And senior management, as is the case with senior management at a lot of tech firms, is clueless (or worse) when it comes to how the companies are impacting the lives of the rest of us in San Francisco.

So now there’s a new meme out there, which is mocking Airbnb. And all those people who were getting all those mailers and seeing all those ads and thinking that Airbnb was all about helping poor San Franciscans stay in the city, and that Prop. F was going to make neighbors spy on neighbors?

They are getting a different message now. And there’s no way that will not resonate on Election Day.

Tim Redmond
Tim Redmond has been a political and investigative reporter in San Francisco for more than 30 years. He spent much of that time as executive editor of the Bay Guardian. He is the founder of 48hills.
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36 COMMENTS

  1. Are you a personal therapist or otherwise personally acquainted with either of them? Speculating about what happens to a couple’s relationship is hazardous and usually resides in the realm of gossip. There is always a lot of information that we don’t have.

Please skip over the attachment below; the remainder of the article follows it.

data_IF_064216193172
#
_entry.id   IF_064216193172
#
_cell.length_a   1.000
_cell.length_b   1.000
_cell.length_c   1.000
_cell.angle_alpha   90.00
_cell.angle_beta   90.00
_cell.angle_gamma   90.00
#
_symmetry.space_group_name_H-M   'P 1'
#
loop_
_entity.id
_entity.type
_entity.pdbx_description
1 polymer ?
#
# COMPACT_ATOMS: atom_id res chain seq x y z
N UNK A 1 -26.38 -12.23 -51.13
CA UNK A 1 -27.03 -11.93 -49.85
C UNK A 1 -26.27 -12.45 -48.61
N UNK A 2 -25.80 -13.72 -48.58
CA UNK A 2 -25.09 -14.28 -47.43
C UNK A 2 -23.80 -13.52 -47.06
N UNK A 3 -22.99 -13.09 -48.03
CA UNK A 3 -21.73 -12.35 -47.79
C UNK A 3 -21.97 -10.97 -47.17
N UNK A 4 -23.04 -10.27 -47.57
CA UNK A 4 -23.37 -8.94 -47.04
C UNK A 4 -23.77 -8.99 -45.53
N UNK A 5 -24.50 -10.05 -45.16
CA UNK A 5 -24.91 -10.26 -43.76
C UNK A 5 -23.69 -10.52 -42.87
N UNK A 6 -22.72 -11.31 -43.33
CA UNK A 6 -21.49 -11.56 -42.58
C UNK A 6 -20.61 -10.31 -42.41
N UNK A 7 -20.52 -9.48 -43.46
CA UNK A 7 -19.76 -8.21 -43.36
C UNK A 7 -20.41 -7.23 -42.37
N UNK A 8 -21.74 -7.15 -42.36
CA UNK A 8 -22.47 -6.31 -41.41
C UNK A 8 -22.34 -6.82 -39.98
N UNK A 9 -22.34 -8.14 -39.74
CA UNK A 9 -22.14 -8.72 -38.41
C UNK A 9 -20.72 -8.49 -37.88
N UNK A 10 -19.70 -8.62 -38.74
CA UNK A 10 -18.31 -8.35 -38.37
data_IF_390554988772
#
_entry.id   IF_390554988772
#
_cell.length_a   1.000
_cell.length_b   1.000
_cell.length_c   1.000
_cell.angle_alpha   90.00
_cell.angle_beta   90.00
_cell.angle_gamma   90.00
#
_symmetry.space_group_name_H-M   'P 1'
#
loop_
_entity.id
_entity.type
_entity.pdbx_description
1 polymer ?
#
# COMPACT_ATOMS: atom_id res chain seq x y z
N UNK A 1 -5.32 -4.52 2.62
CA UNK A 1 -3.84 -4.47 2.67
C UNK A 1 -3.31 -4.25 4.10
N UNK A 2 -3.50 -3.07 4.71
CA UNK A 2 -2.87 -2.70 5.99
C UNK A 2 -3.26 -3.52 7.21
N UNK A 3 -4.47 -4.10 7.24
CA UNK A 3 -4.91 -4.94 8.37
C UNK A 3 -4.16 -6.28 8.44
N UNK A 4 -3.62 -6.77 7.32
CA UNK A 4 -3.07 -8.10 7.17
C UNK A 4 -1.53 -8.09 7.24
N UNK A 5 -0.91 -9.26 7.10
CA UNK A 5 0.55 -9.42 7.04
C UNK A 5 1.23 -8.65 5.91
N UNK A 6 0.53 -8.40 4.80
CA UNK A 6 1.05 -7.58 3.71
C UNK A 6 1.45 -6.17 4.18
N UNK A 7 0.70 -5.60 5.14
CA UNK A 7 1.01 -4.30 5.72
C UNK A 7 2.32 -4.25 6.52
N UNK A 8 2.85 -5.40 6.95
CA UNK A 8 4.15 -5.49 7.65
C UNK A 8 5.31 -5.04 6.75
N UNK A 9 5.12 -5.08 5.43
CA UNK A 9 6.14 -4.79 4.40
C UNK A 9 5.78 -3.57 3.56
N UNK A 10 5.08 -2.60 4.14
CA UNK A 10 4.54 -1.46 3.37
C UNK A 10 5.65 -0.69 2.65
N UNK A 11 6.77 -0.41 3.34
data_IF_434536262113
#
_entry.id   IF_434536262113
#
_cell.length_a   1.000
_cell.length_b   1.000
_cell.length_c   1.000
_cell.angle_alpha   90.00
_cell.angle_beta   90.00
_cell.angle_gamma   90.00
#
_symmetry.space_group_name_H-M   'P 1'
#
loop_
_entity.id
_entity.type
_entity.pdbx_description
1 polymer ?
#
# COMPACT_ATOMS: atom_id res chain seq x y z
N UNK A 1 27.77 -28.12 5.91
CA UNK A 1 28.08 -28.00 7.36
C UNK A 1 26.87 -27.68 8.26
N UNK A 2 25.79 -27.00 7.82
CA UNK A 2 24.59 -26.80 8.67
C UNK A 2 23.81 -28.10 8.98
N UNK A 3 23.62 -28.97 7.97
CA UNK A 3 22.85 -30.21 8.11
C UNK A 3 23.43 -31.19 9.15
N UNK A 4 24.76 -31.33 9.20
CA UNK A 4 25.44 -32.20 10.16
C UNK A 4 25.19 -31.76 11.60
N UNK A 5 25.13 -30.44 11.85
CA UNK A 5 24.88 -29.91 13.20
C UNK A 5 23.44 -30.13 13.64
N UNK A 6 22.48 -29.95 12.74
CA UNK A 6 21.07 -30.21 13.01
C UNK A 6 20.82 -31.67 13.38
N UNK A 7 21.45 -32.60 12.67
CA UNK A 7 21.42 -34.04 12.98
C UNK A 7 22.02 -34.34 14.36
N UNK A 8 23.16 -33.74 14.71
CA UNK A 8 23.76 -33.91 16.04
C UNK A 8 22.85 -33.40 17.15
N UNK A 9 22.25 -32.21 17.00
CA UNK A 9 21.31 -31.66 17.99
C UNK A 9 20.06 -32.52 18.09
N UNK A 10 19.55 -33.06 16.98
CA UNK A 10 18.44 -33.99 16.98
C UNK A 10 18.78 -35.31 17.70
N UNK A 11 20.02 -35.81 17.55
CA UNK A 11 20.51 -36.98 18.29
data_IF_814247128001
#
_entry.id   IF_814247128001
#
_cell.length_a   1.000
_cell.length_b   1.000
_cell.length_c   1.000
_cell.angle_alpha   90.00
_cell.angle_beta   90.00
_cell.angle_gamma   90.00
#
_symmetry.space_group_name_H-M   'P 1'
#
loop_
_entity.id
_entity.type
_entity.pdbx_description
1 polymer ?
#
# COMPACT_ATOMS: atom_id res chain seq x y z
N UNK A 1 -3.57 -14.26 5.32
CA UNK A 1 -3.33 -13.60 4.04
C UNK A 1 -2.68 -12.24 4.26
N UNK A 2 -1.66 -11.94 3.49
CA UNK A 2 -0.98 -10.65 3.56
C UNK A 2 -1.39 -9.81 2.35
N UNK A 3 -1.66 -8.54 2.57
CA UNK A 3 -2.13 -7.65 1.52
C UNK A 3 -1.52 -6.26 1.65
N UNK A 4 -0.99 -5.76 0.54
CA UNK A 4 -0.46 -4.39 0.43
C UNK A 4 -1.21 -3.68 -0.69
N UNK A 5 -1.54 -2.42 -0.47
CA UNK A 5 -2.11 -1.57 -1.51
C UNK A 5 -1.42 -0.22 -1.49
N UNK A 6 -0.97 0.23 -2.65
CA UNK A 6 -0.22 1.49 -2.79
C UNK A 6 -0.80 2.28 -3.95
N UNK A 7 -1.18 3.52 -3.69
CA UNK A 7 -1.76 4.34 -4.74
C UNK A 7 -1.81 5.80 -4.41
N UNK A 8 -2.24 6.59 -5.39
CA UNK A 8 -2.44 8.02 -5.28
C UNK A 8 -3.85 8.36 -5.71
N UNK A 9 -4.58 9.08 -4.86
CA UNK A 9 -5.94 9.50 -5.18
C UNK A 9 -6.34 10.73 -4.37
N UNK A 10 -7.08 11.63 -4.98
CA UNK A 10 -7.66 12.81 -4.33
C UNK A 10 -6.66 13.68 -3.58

2. HA! Ugh, I totally forgot about that but you’re right. Everything about him screams ‘sleaze ball’. I hope he’s not unopposed as the Democratic nominee for gov.

  3. That PR guy they had on KQED newsroom a couple weeks ago was terrible. They couldn’t find more capable people with all the billions of dollars they’re worth?

  4. IINAL, but owners who are residents are ‘interested parties’.

    I don’t know why they struck “owners” – musta been a Tenants Union kinda thingy. Of course, by striking owners, they force neighboring tenants into the ‘bad guy’ position; they’ll have to own their own complaints.

    Its still OK to allow HOAs to complain, just not absentee owners shackled with RC.